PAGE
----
Three men and three women in their early 20s died following the collapse, officials told reporters. Five of the victims were from Ireland and one was from California, said Sgt. J.D. Nelson of the Alameda County Sheriff's Department.
Those Irish citizens who fell from the balcony at the Library Gardens Apartments were students with short-term work visas, gathered in an apartment to celebrate someone's 21st birthday, Irish Foreign Minister Charlie Flanagan said earlier.
At an afternoon news conference, Nelson released their names: Olivia Burke, 21; Eimear Walsh, 21; Eoghan Culligan, 21; Niccolai Schuster, 21; and Lorcan Miller, 21.
Ashley Donohoe, 22, from Rohnert Park, California, was also killed.
Besides those who died, at least seven were taken to hospitals with serious injuries after the balcony gave way at about 12:40 a.m., Berkeley police Officer Byron White told CNN.
Three victims went to Highland Hospital in Oakland, but officials there said it doesn't have permission to release the conditions of the two women and a man.
It wasn't immediately clear what caused the balcony to collapse, Berkeley police spokeswoman Jennifer Coats said.
The balcony appeared to have torn away from the rest of the building. Hours after the collapse, the fourth-floor railing -- its base gone -- was resting upside down on the railing of the balcony below, video from CNN affiliate KGO
Among the debris on the ground: Smashed pieces of the balcony's concrete floor, a plastic cup and a shoe.
The students were among hundreds of Irish young adults who are working in Berkeley on J-1 visas
for the summer, Mark Neville told CNN affiliate KGO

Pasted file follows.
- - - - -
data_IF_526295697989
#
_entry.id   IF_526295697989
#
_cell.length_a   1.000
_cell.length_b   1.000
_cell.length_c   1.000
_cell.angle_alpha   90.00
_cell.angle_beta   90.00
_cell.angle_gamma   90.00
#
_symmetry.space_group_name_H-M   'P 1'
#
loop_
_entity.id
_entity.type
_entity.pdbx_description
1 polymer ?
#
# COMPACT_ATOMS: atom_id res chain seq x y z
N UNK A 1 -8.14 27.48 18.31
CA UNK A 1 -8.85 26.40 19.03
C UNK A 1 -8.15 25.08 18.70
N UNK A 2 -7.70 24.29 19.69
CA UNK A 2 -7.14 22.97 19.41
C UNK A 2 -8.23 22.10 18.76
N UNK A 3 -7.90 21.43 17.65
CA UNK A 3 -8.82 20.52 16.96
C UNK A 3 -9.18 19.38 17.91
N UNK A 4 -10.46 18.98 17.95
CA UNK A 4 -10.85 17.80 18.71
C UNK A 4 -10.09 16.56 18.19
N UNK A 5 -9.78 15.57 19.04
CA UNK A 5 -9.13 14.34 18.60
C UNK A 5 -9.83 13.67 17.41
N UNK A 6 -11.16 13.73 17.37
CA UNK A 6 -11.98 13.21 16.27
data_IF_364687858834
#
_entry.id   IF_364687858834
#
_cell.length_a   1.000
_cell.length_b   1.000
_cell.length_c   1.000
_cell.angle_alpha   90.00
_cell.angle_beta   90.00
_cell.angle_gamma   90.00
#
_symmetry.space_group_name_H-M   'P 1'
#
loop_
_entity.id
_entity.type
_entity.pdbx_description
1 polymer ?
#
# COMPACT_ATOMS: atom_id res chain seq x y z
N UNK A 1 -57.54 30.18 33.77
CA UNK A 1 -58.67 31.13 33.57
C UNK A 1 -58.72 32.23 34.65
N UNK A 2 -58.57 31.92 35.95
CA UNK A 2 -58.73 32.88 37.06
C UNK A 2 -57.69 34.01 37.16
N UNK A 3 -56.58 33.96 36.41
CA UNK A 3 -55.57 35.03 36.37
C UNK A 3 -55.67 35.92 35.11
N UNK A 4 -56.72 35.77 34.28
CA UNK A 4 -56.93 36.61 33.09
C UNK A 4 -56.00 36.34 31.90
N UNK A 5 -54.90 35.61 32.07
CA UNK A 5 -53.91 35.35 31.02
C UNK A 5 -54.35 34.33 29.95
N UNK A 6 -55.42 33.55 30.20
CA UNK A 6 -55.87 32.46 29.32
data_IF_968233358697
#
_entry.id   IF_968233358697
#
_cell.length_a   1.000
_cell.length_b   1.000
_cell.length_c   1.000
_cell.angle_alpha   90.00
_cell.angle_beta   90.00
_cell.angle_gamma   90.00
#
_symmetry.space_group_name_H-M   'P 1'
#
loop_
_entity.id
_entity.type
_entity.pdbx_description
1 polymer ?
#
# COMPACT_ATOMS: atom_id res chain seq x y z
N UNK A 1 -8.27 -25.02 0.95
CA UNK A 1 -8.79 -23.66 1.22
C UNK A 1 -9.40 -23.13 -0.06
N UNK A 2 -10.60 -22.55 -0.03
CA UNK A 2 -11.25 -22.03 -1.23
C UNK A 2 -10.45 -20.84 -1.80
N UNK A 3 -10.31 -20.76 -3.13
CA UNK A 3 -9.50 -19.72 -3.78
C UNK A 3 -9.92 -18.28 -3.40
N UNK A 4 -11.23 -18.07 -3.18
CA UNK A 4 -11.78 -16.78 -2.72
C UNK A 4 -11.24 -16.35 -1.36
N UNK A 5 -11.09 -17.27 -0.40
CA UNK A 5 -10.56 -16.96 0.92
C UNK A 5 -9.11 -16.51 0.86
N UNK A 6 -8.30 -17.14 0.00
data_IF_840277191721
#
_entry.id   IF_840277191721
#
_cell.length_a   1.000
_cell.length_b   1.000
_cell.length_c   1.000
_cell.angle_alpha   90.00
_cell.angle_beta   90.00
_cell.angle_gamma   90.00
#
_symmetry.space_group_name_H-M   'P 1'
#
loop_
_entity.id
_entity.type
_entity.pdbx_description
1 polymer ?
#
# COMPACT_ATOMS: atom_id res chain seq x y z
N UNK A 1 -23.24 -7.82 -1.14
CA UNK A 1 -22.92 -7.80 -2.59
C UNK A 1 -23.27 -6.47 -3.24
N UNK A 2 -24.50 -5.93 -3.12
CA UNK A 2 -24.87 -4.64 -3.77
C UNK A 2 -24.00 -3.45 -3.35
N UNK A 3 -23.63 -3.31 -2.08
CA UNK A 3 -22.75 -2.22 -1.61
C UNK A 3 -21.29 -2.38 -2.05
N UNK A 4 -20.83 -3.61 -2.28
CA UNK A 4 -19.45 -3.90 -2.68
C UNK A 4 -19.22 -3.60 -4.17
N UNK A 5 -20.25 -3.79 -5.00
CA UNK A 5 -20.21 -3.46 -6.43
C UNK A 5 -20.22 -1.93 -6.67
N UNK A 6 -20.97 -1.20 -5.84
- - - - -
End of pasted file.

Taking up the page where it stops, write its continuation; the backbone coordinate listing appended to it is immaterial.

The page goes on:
. Neville, one of the visa holders, said he is staying in the apartment complex, but that he wasn't at the party and didn't know those who were there.
He said he was sleeping in a first-floor unit when he "heard a loud bang."
"I went out to get a friend, and I just saw the place (outside) was covered in rubble," Neville told KGO. "Bodies had been taken away in ambulances. It was tough to see."
At least one person phoned 911 about the birthday to report a noise complaint, but officers didn't go to the building because there were shootings in the area that took priority, Police Chief Michael Meehan said. When 911 calls poured in after the collapse, officers were on scene in 2 minutes, he said.
Philip Grant, Ireland's consul general to the Western United States said the first flights carrying relatives of the victims will arrive Tuesday night.
Government officials in both Ireland and the United States reacted with sorrow.
"We mourn the tragic loss of young lives in California this morning," Irish Prime Minister Enda Kenny posted on Twitter on Tuesday.
The U.S. ambassador to Ireland, Kevin O'Malley, released a statement offering his sympathy to the relatives and friends of those who died.
Flanagan offered his condolences to the victims' relatives in a statement released by his office. He said his department would provide consular assistance to the Irish citizens involved.
Irish President Michael Higgins expressed "greatest sadness," saying he learned of the incident while on an official visit to Italy.
"My heart goes out to the families and loved ones of all those involved," Higgins said.
The apartment is about three blocks from the University of California-Berkeley. The school didn't immediately know if any of the students were affiliated with it, university representative Roqua Montez said.
Other balconies at the complex have been "red tagged" and the building owner has been ordered to inspect them, officials said.